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Diagnosing Autism in Infants

When Liz Riley’s son, Sean, was 18 months old, she began noticing the early signs of autism spectrum disorder (ASD). Having grown up with a younger sibling with autism, the Plano mother was all too familiar with the developmental disorder. Sean started losing some of the limited language skills he had developed just months earlier. Alarmed, Riley took Sean to his pediatrician, but the doctor wasn’t concerned.
“We were kind of discouraged from getting a diagnosis,” Riley says. “Basically I was told to see how he would respond to [speech] therapy.” It was not until Sean was 2½  and completely nonverbal that he received the official ASD diagnosis.
Riley’s story might sound a lot like yours. A pediatrician’s wait-and-see protocol is normal. As there is currently no medical test to detect autism, doctors rely heavily on observation, looking for behavioral symptoms such as repetition to appear before diagnosis. But most ASD symptoms don’t typically surface until a child is 2 or older.
And for moms like Riley, the wait for an inevitable diagnosis means frustratingly delaying developmental interventions that could help.
That all may soon change. A new study published in the journal Nature, a science publication, earlier this year is the first to show that it may be possible to predict which high-risk infants (those who have an older sibling with autism) would be diagnosed with autism at 24 months.
Researchers at the Carolina Institute for Developmental Disabilities at the University of North Carolina performed magnetic resonance imaging (MRIs) on sleeping infants without a family history of autism and on high-risk infants at 6 months, 12 months and 24 months. They measured brain volume, surface area and cortical thickness and found that not only did the brains of high-risk infants who later developed autism grow faster between 12 and 24 months (while autistic social behaviors were emerging) than the brains of those who were not diagnosed with ASD but also between 6 and 12 months. The scientists used a computer algorithm and the brain scans to accurately predict 8 out of 10 high-risk infants who would later be diagnosed with autism.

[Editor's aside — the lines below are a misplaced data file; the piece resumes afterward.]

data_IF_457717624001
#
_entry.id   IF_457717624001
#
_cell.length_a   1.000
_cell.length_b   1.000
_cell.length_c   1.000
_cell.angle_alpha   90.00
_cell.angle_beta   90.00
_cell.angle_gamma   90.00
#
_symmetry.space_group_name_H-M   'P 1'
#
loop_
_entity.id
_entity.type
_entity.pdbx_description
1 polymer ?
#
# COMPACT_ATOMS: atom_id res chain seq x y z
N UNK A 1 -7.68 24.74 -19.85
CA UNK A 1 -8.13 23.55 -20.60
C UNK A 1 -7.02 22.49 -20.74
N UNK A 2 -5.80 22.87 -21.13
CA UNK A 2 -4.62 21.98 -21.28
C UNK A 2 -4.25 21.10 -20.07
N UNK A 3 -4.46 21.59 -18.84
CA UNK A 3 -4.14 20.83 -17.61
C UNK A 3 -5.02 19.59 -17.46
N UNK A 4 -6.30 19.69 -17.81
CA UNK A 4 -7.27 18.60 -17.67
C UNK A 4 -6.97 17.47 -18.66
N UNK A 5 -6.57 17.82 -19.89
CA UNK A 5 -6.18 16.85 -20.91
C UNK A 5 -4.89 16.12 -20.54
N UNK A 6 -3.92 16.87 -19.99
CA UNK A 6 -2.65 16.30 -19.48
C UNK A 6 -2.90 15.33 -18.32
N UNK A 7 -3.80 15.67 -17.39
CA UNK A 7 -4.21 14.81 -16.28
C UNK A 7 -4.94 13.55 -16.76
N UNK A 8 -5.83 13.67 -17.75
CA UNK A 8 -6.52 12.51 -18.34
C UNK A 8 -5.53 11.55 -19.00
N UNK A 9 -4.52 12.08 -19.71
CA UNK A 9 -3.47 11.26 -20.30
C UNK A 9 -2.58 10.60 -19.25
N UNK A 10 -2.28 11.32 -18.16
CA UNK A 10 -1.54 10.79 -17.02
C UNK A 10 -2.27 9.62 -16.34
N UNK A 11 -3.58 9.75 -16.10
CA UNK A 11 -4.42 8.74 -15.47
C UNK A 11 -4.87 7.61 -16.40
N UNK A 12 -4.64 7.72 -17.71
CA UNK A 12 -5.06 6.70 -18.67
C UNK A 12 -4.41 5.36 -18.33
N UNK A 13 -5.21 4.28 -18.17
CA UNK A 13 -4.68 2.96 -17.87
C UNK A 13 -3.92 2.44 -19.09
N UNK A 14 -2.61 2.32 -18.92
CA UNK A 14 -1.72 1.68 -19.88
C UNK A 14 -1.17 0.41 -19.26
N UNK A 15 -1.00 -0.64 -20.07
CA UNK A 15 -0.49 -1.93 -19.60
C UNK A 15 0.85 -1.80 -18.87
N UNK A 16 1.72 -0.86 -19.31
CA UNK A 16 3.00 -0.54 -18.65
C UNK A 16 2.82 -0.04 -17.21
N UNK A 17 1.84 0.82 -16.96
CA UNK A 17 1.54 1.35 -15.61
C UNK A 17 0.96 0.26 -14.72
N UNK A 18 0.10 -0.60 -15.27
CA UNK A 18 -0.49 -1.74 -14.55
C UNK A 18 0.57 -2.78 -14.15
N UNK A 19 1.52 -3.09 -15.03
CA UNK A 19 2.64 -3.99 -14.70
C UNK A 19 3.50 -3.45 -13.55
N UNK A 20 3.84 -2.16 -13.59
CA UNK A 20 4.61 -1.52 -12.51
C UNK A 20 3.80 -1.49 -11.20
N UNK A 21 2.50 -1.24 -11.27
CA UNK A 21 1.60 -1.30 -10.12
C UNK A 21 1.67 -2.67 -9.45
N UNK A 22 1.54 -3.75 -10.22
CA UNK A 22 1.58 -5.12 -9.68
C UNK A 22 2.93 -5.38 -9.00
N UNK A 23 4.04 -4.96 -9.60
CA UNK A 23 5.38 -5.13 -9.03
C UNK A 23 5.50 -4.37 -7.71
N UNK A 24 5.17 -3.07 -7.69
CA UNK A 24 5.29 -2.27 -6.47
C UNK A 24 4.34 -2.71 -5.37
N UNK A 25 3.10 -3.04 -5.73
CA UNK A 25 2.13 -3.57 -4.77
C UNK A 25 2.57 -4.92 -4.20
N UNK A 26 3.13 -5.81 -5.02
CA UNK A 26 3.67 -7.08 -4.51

The results show that it may be possible to diagnose children with a high-familial risk of autism much earlier than they currently are, and while theses findings are exciting, experts caution that a lot more research is needed before this technology makes its way into doctors’ offices and clinics.
“This study opens up the possibility that there may be a combination of what we call biomarkers — or abnormalities or differences — in the brain that could lead us to actually screen children in the future in a different way,” says Craig Powell, associate professor of neurology at University of Texas Southwestern Medical Center. Powell’s laboratory research program focuses on autism and other neurodevelopmental disorders.
In theory, researchers could begin developing earlier interventions to prevent these children from falling behind in their social and communication skills. After all, most experts — and nearly all parents — agree that early behavioral therapy for children with autism is key to their future success.
“The earlier [kids with ASD] get therapy, the better the prognosis is,” says Nadia Suckarieh, a board-certified behavioral analyst at the Hope Center for Autism in Fort Worth.
Denton mom Jill Briesch, our Mom Next Door from last year’s July/August issue, knows this all too well. At 21 months, her oldest son, Alexander, was communicating in the bottom 1 percent developmentally. But within five months of starting applied behavior analysis (ABA), he had tripled his developmental score, she says.
So when younger brother William came along, Briesch started researching options right away, knowing her younger son was at a greater risk of being diagnosed as well. When he was 7 months old, she and her husband trained themselves on physical response therapy and hired grad students who had experience with ABA.
At 12 months, William became the youngest child ever to be diagnosed with ASD in Dallas-Fort Worth. While it was a provisional diagnosis from the Center for Autism and Developmental Disabilities at Children’s Health, it allowed him to start receiving Early Start Denver Model and ABA intervention therapies. By 40 months, William’s scores had actually fallen below the cutoff for autism spectrum disorder.
Briesch, who is an ambassador for Autism BrainNet, an organization that collects postmortem brain tissue donations for research purposes, is cautiously optimistic by this new research.
“If we can start identifying children earlier, and we have developed some treatments and some systems, I think science overwhelmingly shows us that these kids are going to be better off,” she says. “To me, the implications are just huge.”